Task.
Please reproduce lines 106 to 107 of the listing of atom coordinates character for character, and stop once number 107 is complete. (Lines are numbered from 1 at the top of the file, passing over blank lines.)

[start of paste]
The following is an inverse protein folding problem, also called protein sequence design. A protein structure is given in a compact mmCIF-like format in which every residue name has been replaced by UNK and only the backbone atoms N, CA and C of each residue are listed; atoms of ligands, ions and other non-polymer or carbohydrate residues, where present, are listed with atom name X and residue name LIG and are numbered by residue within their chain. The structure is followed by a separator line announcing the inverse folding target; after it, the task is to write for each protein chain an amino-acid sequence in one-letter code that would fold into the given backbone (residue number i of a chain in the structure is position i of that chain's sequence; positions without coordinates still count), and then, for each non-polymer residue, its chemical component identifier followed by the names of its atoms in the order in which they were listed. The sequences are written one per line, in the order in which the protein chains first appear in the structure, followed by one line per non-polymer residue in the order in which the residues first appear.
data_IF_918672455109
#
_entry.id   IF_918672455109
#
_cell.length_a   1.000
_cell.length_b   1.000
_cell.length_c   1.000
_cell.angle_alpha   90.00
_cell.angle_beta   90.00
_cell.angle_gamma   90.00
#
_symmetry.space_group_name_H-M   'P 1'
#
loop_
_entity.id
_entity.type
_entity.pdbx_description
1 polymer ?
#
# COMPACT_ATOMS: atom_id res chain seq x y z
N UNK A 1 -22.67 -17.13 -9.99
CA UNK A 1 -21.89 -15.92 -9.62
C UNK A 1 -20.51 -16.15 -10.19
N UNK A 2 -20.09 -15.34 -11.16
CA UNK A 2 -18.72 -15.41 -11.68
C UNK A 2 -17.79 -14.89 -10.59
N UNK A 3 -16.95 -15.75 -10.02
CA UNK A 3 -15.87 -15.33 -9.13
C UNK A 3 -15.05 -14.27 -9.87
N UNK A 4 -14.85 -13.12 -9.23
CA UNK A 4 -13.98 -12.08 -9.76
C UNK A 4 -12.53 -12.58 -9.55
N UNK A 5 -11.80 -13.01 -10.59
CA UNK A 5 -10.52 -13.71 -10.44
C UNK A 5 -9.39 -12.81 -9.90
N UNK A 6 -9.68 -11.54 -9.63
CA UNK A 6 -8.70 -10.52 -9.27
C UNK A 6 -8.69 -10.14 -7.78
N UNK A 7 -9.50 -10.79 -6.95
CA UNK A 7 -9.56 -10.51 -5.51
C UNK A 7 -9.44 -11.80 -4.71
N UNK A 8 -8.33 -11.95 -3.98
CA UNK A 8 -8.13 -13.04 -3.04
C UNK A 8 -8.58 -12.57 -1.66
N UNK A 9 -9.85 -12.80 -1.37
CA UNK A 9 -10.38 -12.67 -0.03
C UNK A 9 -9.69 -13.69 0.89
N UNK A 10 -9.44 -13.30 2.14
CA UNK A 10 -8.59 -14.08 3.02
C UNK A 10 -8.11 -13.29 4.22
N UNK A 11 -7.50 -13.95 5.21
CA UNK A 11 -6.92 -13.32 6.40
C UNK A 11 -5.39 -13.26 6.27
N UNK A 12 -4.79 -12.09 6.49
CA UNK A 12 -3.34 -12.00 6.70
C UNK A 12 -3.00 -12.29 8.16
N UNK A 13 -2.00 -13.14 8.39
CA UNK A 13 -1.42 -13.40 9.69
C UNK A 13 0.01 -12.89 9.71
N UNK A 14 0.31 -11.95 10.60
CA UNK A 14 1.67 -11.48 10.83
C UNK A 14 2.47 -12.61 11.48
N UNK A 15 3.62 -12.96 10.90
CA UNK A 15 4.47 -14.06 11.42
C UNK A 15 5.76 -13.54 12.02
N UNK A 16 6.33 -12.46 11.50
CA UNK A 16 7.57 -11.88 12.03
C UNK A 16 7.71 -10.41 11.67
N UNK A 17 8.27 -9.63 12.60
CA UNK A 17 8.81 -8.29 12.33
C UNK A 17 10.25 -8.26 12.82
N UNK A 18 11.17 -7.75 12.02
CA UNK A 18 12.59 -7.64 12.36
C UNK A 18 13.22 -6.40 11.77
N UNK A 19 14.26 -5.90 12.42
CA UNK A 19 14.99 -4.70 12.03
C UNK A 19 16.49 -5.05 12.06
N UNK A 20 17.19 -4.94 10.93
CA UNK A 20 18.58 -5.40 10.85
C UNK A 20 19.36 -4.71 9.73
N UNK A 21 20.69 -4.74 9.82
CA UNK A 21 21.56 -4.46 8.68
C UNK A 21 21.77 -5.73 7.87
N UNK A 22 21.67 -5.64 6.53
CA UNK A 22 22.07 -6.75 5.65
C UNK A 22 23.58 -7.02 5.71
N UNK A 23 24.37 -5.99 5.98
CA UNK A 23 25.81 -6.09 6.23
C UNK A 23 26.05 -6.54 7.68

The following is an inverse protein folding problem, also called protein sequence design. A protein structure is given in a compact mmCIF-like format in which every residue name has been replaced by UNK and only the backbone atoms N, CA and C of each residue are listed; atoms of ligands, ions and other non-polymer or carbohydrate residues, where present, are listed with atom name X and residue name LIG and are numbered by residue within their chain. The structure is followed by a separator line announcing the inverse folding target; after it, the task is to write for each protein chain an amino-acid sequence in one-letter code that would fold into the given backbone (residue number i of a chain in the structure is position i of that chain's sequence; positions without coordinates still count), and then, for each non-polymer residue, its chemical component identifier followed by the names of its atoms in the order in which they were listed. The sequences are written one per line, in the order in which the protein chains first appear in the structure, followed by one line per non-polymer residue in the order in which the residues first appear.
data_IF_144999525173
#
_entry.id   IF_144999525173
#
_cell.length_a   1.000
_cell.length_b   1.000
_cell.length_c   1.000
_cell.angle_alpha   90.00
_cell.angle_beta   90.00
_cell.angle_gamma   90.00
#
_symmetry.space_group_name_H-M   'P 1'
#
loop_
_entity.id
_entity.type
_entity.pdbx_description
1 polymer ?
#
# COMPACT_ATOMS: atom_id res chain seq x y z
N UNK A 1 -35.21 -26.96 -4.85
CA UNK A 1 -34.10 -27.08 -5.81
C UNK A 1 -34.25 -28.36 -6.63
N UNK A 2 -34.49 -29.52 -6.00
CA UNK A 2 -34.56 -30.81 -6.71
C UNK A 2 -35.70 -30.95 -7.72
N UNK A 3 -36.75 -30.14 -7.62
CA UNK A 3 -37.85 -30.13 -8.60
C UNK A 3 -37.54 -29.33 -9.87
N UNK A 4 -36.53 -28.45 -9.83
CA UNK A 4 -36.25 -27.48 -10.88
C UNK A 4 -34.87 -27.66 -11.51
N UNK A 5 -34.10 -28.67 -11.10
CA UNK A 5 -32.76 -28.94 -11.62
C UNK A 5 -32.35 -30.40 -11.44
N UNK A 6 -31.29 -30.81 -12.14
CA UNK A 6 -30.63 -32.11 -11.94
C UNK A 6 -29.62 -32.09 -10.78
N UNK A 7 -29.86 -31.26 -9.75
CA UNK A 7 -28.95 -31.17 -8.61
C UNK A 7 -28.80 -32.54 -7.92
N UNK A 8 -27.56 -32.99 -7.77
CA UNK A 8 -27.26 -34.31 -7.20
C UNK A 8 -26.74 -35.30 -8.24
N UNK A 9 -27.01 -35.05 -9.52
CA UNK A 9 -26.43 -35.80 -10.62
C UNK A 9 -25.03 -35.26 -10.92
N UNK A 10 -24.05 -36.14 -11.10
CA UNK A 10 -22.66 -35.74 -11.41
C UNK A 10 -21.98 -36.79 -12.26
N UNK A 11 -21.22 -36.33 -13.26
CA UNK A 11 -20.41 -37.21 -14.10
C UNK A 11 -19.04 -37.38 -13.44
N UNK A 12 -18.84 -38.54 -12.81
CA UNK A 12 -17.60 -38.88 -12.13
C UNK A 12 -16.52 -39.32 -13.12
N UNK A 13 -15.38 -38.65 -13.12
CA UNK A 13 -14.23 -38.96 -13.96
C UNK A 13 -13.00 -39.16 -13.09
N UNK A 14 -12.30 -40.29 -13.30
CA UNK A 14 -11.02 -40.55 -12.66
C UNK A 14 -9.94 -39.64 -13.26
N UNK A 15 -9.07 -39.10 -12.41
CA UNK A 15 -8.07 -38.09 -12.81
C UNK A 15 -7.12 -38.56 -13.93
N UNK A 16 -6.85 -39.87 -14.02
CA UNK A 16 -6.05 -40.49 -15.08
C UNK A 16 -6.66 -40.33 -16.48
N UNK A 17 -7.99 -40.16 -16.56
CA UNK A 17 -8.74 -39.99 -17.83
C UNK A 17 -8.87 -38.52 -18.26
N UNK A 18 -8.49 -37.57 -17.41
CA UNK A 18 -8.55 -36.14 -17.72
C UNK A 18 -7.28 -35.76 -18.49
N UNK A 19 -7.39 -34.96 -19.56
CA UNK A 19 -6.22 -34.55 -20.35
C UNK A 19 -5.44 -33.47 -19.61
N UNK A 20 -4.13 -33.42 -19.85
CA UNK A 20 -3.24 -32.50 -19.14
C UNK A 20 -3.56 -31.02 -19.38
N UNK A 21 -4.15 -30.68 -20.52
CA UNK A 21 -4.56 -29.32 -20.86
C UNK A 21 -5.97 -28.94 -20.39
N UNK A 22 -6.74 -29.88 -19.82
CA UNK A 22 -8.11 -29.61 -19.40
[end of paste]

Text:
_entity.id
_entity.type